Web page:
Dear Louise,

I know everyone loves your giant spiders, and other large-scale sculpture work, but I have to say that your textile works- two and three dimensional- are what have stuck with me all these years. You were one of the first sculptors working with textiles that I was introduced to, who was using the medium of sewing and textiles to create ‘serious’ works, dealing with the human body and the female experience. You took sewing and textiles -things looked down upon as craft and women's work- and inserted them into the male dominated world of sculpture. You showed them you can create with wood, marble, metal and textile. You made giant works about intimacy, pregnancy, and hysteria, and inserted yourself -by way of these huge sculptures- in space, instead of standing meekly in a corner. I often feel I am pushing against boundaries: in my graduate school textile program, I was often told to switch departments, to study fashion, because I was interested in making garments. I sense a kinship of pushing against boundaries in your practice as well. Your practice spans so many mediums- drawing and painting, sculpture, installation and fabric works- I wonder if you ever came up against something similar. Of people trying to fit you into a specific box because of your interests, mediums, and subject matter.

Your treatment of the body is what makes your work so powerful to me. Your large, plush, pink, pregnant bodies; your bronze figures in hysterical arches; textile sculptures of a head, or multiple heads; and figures in romantic embraces. I have been making work about the body- by way of garment- for years, and I still haven’t figured out how to say what I want to say. But your work speaks so clearly to me. I empathize with it. I can feel all of the emotion in it.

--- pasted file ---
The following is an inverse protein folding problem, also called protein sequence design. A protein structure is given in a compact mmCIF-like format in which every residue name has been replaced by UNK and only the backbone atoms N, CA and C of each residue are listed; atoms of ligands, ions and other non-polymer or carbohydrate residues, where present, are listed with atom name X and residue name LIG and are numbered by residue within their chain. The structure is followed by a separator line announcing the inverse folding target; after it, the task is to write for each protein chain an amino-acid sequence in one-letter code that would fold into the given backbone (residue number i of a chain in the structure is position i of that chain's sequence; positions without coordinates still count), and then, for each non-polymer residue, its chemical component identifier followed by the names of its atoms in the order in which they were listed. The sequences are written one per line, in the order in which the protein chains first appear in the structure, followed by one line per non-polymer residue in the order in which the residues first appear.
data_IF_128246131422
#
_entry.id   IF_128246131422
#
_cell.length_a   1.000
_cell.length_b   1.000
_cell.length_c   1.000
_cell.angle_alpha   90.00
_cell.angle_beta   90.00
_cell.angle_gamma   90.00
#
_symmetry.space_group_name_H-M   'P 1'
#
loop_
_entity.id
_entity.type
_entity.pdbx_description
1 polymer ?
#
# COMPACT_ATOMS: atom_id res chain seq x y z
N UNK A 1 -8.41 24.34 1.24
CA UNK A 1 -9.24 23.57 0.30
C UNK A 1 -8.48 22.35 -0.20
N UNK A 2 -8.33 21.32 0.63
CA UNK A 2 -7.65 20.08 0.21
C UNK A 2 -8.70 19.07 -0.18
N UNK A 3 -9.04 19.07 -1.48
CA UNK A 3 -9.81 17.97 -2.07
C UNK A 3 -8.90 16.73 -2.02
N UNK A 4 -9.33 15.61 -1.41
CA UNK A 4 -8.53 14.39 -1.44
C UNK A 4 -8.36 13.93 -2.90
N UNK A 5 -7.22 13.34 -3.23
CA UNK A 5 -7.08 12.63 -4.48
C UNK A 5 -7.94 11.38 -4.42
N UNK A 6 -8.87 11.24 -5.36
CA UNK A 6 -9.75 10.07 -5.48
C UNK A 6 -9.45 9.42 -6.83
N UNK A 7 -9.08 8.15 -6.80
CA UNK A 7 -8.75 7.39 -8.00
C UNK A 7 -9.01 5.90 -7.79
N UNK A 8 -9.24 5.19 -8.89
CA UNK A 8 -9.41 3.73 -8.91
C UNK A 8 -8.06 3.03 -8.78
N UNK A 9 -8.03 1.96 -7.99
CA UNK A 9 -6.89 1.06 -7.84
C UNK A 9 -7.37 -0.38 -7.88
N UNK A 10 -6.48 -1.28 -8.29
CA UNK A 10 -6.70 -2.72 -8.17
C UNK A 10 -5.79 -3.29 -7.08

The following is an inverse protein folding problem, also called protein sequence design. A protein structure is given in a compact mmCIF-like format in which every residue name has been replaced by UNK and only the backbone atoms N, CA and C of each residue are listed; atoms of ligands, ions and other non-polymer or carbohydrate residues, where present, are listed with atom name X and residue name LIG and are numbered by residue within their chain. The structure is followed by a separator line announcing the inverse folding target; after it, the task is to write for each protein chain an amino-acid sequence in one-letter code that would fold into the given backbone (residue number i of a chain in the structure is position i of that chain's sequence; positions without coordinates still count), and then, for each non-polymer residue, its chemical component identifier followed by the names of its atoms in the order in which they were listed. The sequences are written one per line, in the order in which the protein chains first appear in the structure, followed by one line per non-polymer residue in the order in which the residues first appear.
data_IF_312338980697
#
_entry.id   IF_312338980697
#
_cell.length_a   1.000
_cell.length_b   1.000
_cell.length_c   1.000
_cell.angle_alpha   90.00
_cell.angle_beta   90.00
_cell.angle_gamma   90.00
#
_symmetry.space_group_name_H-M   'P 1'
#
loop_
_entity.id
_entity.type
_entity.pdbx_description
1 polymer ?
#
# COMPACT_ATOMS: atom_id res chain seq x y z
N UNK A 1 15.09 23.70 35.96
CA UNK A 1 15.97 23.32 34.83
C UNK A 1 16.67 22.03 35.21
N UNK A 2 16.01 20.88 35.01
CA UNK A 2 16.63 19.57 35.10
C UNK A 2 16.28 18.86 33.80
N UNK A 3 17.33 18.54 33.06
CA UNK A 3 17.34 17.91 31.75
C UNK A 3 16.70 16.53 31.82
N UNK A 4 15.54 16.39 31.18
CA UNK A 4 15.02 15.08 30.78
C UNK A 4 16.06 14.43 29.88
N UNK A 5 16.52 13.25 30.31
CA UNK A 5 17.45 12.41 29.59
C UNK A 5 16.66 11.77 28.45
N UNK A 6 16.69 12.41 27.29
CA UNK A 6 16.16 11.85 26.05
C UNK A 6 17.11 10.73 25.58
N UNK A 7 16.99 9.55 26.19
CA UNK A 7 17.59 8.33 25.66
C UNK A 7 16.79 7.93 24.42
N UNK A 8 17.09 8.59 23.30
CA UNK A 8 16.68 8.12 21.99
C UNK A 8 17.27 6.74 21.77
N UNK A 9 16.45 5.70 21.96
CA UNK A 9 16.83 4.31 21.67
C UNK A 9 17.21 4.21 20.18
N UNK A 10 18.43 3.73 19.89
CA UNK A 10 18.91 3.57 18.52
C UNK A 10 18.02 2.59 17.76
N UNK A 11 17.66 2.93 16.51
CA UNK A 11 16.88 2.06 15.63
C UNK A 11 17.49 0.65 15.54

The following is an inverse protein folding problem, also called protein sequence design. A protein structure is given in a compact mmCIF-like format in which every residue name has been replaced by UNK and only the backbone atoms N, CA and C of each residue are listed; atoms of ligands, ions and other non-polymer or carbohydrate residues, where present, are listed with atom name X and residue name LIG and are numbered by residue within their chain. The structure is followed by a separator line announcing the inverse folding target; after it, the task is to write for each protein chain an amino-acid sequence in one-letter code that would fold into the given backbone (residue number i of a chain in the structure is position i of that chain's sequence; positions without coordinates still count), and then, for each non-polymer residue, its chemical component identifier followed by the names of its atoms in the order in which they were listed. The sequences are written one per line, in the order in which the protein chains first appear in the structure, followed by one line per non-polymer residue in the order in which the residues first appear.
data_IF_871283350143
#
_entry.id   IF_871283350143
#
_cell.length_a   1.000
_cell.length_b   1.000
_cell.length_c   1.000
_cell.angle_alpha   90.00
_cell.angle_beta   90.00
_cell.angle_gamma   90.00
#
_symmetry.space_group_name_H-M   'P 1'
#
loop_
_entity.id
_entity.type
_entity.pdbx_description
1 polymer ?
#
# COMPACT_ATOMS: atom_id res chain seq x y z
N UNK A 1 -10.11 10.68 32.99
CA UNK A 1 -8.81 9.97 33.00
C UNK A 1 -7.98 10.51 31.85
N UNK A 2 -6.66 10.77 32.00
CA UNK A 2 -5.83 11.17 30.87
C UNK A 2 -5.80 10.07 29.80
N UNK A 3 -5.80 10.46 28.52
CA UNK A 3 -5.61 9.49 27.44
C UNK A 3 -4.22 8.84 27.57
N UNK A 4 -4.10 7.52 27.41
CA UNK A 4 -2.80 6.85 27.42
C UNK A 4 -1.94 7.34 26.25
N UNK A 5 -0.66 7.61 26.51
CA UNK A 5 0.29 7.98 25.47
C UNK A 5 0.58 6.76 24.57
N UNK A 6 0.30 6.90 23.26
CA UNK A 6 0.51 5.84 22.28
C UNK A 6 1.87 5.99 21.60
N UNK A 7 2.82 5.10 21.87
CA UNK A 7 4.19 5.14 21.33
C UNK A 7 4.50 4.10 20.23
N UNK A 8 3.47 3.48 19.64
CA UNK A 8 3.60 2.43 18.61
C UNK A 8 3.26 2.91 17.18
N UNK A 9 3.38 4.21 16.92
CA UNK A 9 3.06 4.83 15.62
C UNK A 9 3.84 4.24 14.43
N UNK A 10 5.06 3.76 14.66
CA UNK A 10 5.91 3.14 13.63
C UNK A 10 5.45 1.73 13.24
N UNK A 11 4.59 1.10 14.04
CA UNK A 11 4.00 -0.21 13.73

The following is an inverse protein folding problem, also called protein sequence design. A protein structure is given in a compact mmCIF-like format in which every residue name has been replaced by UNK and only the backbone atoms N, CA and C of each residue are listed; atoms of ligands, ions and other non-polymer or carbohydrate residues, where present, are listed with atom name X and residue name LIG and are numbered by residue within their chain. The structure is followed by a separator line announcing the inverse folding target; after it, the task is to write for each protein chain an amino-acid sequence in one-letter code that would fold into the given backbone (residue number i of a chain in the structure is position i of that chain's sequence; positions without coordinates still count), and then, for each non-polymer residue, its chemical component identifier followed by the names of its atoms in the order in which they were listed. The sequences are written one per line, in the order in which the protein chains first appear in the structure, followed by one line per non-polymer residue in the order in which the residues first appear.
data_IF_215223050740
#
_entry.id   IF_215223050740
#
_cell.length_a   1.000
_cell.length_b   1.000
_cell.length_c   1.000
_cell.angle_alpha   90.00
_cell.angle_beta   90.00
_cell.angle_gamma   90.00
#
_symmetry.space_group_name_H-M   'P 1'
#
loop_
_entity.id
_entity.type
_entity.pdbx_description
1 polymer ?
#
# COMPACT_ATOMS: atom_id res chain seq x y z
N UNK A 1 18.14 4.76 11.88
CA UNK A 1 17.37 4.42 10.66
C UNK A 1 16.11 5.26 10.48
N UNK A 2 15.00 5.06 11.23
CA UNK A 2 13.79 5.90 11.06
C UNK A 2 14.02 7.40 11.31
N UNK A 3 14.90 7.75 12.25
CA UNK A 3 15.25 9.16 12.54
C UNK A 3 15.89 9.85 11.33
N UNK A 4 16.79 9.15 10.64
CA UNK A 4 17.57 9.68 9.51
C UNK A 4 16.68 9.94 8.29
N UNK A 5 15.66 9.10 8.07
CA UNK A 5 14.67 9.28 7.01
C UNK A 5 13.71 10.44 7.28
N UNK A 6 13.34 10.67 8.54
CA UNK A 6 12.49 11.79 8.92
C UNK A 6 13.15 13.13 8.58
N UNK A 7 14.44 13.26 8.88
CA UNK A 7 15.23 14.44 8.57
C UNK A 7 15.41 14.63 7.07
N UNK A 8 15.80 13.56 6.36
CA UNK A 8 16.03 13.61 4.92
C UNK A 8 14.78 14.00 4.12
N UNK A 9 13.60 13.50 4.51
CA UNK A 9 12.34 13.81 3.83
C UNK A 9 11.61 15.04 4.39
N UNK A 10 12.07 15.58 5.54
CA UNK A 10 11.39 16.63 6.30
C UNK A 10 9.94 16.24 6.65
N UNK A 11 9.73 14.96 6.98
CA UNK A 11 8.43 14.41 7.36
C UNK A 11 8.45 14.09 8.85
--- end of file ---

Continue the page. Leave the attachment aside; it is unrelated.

Often, I return to an image of you walking down a street in New York City, encased in what looks like a mass of latex tumors. It reminds me of the humor that can also be present in your work. Or the image of you, in a black feathery jacket, holding under your arm, one of your bronze penis sculptures.

I have always admired how deeply personal and emotional your art is. You don’t shy away from subjects that make others uncomfortable. I have always thought of your practice as a way of processing by making. Your childhood is such an important source of inspiration for you, and a place you can return to easily in your mind. I hope to one day be as vulnerable through, and with, my making, as you were. But I have yet to become that comfortable, or at ease, with letting so many people in. How is it that you could just open yourself up in that way? I feel like I have cracked my door open slightly, to let in (and out) a little bit of my innerworld.

I know you must get asked this all the time, but I wonder if you have any advice for me. I find myself in a struggle. I know it takes time to get to the point in your practice, where you’ve finally figured out how to say what you want with your art, and that you can only get there by continuing to make. But I am worried I have too many interests, and that I keep saying yes to things that take me off track. Will I ever return? Or will I veer too far off? Will anyone take me seriously? Can I portray the same levels of vulnerability and emotion in my garment work? Your entire body of work is what I aspire to be- in my own way.

I wanted to write to you, to thank you, for coming into my life thirteen years ago. You, and your work, have made a lasting impact on me as an individual, and as an artist.

With love and admiration,